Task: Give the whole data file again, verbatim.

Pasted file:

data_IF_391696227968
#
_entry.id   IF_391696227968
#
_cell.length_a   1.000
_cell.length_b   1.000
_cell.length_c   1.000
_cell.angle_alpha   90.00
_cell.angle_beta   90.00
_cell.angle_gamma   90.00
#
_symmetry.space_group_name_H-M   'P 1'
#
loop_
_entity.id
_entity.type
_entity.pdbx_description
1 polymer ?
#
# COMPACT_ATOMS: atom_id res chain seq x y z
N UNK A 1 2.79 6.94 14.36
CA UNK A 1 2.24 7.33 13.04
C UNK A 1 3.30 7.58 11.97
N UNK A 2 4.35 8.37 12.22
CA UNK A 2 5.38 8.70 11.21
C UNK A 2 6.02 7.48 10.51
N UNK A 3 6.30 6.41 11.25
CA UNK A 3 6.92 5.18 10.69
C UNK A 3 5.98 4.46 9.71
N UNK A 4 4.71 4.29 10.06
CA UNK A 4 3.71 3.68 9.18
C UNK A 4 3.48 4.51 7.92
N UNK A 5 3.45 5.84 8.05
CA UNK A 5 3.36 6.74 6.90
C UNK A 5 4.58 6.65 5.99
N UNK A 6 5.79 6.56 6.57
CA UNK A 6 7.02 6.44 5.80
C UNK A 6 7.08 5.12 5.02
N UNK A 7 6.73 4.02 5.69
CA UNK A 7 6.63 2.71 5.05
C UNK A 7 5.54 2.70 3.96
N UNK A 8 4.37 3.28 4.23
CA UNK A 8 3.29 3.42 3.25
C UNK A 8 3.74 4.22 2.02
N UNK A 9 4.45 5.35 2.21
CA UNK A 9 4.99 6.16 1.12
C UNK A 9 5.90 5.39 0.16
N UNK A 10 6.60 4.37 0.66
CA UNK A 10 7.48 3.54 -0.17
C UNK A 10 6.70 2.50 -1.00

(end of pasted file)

data_IF_391696227968
#
_entry.id   IF_391696227968
#
_cell.length_a   1.000
_cell.length_b   1.000
_cell.length_c   1.000
_cell.angle_alpha   90.00
_cell.angle_beta   90.00
_cell.angle_gamma   90.00
#
_symmetry.space_group_name_H-M   'P 1'
#
loop_
_entity.id
_entity.type
_entity.pdbx_description
1 polymer ?
#
# COMPACT_ATOMS: atom_id res chain seq x y z
N UNK A 1 2.79 6.94 14.36
CA UNK A 1 2.24 7.33 13.04
C UNK A 1 3.30 7.58 11.97
N UNK A 2 4.35 8.37 12.22
CA UNK A 2 5.38 8.70 11.21
C UNK A 2 6.02 7.48 10.51
N UNK A 3 6.30 6.41 11.25
CA UNK A 3 6.92 5.18 10.69
C UNK A 3 5.98 4.46 9.71
N UNK A 4 4.71 4.29 10.06
CA UNK A 4 3.71 3.68 9.18
C UNK A 4 3.48 4.51 7.92
N UNK A 5 3.45 5.84 8.05
CA UNK A 5 3.36 6.74 6.90
C UNK A 5 4.58 6.65 5.99
N UNK A 6 5.79 6.56 6.57
CA UNK A 6 7.02 6.44 5.80
C UNK A 6 7.08 5.12 5.02
N UNK A 7 6.73 4.02 5.69
CA UNK A 7 6.63 2.71 5.05
C UNK A 7 5.54 2.70 3.96
N UNK A 8 4.37 3.28 4.23
CA UNK A 8 3.29 3.42 3.25
C UNK A 8 3.74 4.22 2.02
N UNK A 9 4.45 5.35 2.21
CA UNK A 9 4.99 6.16 1.12
C UNK A 9 5.90 5.39 0.16
N UNK A 10 6.60 4.37 0.66
CA UNK A 10 7.48 3.54 -0.17
C UNK A 10 6.70 2.50 -1.00